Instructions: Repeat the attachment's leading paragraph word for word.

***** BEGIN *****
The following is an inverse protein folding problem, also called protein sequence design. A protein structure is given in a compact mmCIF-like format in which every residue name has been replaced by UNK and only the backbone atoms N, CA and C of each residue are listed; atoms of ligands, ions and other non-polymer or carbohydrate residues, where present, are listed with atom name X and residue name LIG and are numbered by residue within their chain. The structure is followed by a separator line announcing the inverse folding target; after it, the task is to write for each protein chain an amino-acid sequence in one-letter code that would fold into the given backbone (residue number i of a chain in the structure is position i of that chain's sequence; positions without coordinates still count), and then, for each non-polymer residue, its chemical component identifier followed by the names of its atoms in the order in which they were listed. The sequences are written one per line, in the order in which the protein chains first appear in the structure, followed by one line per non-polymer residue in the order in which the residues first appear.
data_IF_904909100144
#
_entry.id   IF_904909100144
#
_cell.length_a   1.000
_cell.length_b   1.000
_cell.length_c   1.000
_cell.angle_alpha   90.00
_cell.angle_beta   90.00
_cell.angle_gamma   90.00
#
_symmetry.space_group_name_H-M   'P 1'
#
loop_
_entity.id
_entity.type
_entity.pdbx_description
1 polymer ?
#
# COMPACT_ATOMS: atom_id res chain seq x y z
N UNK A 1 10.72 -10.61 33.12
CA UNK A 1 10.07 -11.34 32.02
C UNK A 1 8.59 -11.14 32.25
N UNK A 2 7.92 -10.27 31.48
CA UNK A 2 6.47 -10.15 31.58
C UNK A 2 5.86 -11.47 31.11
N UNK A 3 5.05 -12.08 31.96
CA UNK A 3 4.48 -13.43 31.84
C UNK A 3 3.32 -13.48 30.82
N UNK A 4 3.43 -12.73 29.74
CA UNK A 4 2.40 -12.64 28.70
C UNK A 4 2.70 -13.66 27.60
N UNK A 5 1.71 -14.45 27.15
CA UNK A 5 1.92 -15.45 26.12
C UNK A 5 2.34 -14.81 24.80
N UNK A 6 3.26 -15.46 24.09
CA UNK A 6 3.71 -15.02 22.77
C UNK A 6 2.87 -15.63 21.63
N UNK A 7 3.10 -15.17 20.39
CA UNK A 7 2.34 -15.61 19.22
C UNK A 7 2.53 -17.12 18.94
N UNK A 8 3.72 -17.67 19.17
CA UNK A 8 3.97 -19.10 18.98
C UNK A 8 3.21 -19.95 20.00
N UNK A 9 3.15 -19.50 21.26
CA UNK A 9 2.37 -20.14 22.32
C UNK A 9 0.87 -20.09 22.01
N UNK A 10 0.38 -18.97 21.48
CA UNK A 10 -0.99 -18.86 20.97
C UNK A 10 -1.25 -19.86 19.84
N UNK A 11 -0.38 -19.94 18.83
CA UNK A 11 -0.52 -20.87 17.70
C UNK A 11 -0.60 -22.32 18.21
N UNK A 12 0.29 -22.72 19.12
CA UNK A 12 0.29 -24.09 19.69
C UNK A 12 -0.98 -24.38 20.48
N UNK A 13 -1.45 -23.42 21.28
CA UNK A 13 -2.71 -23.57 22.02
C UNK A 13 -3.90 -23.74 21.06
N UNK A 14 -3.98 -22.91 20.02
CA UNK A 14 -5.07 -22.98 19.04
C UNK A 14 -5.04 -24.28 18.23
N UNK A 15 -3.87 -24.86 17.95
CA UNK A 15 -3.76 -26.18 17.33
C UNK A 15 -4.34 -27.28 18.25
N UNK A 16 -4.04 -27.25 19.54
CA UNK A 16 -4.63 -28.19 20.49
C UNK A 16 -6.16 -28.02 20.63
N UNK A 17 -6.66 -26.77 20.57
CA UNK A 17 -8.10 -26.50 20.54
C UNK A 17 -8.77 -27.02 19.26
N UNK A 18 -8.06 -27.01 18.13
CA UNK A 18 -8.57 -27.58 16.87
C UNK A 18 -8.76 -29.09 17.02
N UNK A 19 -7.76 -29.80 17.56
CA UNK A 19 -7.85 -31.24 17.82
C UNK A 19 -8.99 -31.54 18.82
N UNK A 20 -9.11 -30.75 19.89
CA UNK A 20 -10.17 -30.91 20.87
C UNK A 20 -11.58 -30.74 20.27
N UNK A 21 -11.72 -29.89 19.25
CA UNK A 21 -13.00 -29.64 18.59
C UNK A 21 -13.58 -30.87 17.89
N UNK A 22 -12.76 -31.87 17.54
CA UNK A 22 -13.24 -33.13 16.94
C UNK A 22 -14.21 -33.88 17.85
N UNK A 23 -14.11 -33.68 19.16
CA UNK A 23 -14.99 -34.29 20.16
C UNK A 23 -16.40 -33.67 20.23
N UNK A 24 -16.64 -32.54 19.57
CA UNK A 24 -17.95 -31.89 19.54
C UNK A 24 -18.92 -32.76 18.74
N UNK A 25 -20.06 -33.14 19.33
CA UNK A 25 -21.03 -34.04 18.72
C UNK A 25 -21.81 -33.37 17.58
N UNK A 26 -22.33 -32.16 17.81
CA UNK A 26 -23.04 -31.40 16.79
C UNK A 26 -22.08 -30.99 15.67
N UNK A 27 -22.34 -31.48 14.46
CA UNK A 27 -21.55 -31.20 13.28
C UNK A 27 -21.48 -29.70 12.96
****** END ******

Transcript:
The following is an inverse protein folding problem, also called protein sequence design. A protein structure is given in a compact mmCIF-like format in which every residue name has been replaced by UNK and only the backbone atoms N, CA and C of each residue are listed; atoms of ligands, ions and other non-polymer or carbohydrate residues, where present, are listed with atom name X and residue name LIG and are numbered by residue within their chain. The structure is followed by a separator line announcing the inverse folding target; after it, the task is to write for each protein chain an amino-acid sequence in one-letter code that would fold into the given backbone (residue number i of a chain in the structure is position i of that chain's sequence; positions without coordinates still count), and then, for each non-polymer residue, its chemical component identifier followed by the names of its atoms in the order in which they were listed. The sequences are written one per line, in the order in which the protein chains first appear in the structure, followed by one line per non-polymer residue in the order in which the residues first appear.